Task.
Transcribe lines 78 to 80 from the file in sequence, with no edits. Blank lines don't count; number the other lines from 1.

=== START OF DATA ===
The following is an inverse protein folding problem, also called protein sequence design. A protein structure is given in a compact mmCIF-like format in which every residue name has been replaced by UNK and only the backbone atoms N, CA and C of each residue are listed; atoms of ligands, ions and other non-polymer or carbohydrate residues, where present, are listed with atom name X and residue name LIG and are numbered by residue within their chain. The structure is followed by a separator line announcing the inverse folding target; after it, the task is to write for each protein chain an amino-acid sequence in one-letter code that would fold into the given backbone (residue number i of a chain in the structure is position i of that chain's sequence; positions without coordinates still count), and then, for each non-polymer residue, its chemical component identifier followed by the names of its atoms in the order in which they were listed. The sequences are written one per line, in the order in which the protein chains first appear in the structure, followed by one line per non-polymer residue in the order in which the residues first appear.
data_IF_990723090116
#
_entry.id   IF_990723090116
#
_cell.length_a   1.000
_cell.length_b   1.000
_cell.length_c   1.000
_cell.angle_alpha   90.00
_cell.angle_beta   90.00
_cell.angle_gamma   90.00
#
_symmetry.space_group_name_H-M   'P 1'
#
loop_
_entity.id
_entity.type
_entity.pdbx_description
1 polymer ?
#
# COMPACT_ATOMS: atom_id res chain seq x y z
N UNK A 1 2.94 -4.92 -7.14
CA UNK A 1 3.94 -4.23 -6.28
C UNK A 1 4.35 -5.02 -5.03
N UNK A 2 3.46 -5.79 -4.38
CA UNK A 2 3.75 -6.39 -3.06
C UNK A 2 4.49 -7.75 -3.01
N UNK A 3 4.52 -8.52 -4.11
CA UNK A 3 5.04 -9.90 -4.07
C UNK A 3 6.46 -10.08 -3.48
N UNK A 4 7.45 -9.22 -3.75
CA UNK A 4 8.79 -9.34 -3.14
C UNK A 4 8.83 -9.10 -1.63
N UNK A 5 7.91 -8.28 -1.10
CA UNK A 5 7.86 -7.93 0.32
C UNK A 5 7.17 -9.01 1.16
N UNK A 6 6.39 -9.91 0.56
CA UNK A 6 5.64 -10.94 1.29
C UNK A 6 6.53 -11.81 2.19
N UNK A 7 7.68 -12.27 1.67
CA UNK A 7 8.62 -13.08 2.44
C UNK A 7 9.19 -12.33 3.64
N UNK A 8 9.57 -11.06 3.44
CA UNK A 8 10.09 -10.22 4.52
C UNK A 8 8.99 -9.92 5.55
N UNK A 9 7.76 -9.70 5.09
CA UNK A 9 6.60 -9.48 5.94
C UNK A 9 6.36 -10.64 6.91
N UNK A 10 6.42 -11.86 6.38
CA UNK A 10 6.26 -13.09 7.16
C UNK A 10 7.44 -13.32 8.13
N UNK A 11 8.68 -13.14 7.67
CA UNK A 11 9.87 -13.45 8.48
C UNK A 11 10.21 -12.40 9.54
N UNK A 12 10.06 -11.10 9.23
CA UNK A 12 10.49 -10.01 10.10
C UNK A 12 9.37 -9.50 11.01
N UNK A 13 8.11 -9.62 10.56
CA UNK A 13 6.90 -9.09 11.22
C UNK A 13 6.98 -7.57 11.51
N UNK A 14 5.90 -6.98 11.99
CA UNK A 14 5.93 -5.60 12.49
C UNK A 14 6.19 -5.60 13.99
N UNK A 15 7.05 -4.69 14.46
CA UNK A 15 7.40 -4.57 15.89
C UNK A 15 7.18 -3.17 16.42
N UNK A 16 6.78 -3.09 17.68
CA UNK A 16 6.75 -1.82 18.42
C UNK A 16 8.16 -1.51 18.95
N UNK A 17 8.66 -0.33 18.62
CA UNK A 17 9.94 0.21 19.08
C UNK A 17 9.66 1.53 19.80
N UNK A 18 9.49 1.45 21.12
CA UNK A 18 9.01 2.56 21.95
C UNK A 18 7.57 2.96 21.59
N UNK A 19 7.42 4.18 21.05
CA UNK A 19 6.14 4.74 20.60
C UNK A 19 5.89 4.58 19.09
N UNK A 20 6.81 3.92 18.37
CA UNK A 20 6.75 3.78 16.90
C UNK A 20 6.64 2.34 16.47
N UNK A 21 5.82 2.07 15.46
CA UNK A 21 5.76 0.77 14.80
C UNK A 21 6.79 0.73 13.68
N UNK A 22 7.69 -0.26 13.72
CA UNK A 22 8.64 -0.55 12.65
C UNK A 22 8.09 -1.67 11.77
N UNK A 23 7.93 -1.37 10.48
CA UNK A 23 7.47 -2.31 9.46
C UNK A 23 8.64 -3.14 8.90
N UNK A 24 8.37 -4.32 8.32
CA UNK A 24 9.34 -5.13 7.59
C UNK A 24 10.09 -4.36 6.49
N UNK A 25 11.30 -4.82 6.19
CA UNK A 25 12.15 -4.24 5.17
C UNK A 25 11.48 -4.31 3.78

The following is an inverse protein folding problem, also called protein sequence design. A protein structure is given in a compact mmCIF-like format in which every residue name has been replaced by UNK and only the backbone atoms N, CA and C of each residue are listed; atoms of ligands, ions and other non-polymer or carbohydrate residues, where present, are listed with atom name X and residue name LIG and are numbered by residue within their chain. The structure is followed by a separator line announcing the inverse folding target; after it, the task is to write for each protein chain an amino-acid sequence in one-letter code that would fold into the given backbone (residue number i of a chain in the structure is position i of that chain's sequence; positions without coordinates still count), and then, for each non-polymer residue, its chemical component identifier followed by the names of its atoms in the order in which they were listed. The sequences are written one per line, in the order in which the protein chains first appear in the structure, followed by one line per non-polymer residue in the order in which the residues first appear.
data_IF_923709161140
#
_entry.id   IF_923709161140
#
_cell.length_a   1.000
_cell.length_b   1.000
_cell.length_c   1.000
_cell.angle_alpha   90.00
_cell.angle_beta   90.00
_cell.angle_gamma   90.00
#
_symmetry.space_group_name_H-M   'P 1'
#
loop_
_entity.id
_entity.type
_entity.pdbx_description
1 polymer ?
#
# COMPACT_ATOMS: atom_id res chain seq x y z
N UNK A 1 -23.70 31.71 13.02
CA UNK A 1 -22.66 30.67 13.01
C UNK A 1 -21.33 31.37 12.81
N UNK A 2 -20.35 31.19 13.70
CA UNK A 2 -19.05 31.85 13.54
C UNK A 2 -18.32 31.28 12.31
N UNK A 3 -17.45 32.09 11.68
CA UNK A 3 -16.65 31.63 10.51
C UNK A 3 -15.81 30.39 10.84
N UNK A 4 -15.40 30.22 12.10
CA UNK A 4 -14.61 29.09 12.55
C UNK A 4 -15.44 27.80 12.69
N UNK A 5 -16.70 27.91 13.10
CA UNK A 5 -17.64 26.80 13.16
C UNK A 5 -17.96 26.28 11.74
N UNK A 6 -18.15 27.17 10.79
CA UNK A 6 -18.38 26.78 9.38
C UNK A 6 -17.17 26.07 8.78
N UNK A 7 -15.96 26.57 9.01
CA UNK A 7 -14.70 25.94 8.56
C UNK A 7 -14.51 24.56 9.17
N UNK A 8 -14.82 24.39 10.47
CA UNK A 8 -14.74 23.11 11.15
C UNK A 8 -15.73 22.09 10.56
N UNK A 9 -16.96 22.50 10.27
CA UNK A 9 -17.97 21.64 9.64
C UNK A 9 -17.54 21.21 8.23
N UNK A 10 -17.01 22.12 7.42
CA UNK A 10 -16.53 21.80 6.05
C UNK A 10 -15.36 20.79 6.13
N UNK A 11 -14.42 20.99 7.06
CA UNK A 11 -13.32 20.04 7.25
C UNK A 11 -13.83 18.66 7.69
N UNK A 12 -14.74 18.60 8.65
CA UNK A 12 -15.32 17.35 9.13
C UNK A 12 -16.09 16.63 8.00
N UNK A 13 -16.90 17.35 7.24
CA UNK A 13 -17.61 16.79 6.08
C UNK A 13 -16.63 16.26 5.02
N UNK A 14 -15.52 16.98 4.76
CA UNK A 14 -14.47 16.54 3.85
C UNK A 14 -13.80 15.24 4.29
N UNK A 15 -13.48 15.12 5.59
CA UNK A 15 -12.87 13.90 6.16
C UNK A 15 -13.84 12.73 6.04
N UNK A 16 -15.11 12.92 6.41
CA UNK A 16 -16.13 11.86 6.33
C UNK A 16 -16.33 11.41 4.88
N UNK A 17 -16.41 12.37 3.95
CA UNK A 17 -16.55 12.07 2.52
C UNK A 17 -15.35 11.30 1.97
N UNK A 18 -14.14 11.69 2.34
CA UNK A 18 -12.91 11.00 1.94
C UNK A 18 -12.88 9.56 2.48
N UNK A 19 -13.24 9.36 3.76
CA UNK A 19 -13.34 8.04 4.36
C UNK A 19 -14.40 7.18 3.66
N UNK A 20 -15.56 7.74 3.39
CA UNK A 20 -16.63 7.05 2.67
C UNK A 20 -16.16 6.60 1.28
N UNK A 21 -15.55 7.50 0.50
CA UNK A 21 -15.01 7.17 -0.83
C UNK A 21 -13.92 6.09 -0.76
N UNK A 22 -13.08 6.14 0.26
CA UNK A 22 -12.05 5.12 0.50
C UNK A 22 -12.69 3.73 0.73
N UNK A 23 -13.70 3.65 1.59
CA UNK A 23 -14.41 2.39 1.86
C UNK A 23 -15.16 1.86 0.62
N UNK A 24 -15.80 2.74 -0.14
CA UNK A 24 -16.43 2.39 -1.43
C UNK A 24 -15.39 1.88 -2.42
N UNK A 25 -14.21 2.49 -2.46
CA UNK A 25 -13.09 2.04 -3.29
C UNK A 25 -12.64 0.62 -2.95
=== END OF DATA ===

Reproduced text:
C UNK A 19 5.89 4.58 19.09
N UNK A 20 6.81 3.92 18.37
CA UNK A 20 6.75 3.78 16.90